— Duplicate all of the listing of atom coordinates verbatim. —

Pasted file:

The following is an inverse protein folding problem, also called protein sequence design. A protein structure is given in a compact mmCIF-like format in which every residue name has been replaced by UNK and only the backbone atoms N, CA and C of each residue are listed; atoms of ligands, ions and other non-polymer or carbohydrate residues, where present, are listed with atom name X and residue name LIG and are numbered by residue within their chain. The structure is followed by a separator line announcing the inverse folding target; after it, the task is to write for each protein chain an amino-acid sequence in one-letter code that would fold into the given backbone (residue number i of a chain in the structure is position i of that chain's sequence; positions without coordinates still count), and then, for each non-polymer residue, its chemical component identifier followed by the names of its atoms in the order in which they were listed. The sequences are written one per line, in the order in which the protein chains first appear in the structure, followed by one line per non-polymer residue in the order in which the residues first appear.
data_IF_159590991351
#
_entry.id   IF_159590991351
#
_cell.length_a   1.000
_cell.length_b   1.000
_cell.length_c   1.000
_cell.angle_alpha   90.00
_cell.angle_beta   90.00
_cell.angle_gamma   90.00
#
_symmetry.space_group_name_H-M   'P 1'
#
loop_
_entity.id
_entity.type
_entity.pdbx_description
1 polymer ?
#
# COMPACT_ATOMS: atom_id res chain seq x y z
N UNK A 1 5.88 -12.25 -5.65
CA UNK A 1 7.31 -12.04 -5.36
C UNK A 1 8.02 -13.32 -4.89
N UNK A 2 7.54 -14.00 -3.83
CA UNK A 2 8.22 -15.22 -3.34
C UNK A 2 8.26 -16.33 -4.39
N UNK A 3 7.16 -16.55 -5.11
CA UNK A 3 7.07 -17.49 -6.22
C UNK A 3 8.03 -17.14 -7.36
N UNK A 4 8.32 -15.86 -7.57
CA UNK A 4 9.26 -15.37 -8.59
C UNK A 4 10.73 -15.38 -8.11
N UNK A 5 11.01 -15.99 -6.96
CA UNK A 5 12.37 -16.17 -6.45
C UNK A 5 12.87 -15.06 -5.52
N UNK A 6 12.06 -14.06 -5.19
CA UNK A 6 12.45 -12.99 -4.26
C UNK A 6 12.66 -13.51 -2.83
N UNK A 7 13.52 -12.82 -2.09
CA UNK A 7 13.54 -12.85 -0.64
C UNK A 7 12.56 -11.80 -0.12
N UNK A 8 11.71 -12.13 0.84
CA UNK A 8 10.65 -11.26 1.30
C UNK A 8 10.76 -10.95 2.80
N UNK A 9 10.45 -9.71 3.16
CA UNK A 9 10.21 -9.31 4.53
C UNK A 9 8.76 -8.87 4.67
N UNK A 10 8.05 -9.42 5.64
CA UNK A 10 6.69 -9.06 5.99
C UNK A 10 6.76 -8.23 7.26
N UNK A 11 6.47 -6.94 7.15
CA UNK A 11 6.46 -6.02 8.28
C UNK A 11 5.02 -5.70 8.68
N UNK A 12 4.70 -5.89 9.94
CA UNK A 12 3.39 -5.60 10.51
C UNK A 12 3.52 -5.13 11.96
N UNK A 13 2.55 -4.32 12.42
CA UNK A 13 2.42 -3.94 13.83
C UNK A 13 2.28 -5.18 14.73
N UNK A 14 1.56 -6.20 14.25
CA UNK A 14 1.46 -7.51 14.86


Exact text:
The following is an inverse protein folding problem, also called protein sequence design. A protein structure is given in a compact mmCIF-like format in which every residue name has been replaced by UNK and only the backbone atoms N, CA and C of each residue are listed; atoms of ligands, ions and other non-polymer or carbohydrate residues, where present, are listed with atom name X and residue name LIG and are numbered by residue within their chain. The structure is followed by a separator line announcing the inverse folding target; after it, the task is to write for each protein chain an amino-acid sequence in one-letter code that would fold into the given backbone (residue number i of a chain in the structure is position i of that chain's sequence; positions without coordinates still count), and then, for each non-polymer residue, its chemical component identifier followed by the names of its atoms in the order in which they were listed. The sequences are written one per line, in the order in which the protein chains first appear in the structure, followed by one line per non-polymer residue in the order in which the residues first appear.
data_IF_159590991351
#
_entry.id   IF_159590991351
#
_cell.length_a   1.000
_cell.length_b   1.000
_cell.length_c   1.000
_cell.angle_alpha   90.00
_cell.angle_beta   90.00
_cell.angle_gamma   90.00
#
_symmetry.space_group_name_H-M   'P 1'
#
loop_
_entity.id
_entity.type
_entity.pdbx_description
1 polymer ?
#
# COMPACT_ATOMS: atom_id res chain seq x y z
N UNK A 1 5.88 -12.25 -5.65
CA UNK A 1 7.31 -12.04 -5.36
C UNK A 1 8.02 -13.32 -4.89
N UNK A 2 7.54 -14.00 -3.83
CA UNK A 2 8.22 -15.22 -3.34
C UNK A 2 8.26 -16.33 -4.39
N UNK A 3 7.16 -16.55 -5.11
CA UNK A 3 7.07 -17.49 -6.22
C UNK A 3 8.03 -17.14 -7.36
N UNK A 4 8.32 -15.86 -7.57
CA UNK A 4 9.26 -15.37 -8.59
C UNK A 4 10.73 -15.38 -8.11
N UNK A 5 11.01 -15.99 -6.96
CA UNK A 5 12.37 -16.17 -6.45
C UNK A 5 12.87 -15.06 -5.52
N UNK A 6 12.06 -14.06 -5.19
CA UNK A 6 12.45 -12.99 -4.26
C UNK A 6 12.66 -13.51 -2.83
N UNK A 7 13.52 -12.82 -2.09
CA UNK A 7 13.54 -12.85 -0.64
C UNK A 7 12.56 -11.80 -0.12
N UNK A 8 11.71 -12.13 0.84
CA UNK A 8 10.65 -11.26 1.30
C UNK A 8 10.76 -10.95 2.80
N UNK A 9 10.45 -9.71 3.16
CA UNK A 9 10.21 -9.31 4.53
C UNK A 9 8.76 -8.87 4.67
N UNK A 10 8.05 -9.42 5.64
CA UNK A 10 6.69 -9.06 5.99
C UNK A 10 6.76 -8.23 7.26
N UNK A 11 6.47 -6.94 7.15
CA UNK A 11 6.46 -6.02 8.28
C UNK A 11 5.02 -5.70 8.68
N UNK A 12 4.70 -5.89 9.94
CA UNK A 12 3.39 -5.60 10.51
C UNK A 12 3.52 -5.13 11.96
N UNK A 13 2.55 -4.32 12.42
CA UNK A 13 2.42 -3.94 13.83
C UNK A 13 2.28 -5.18 14.73
N UNK A 14 1.56 -6.20 14.25
CA UNK A 14 1.46 -7.51 14.86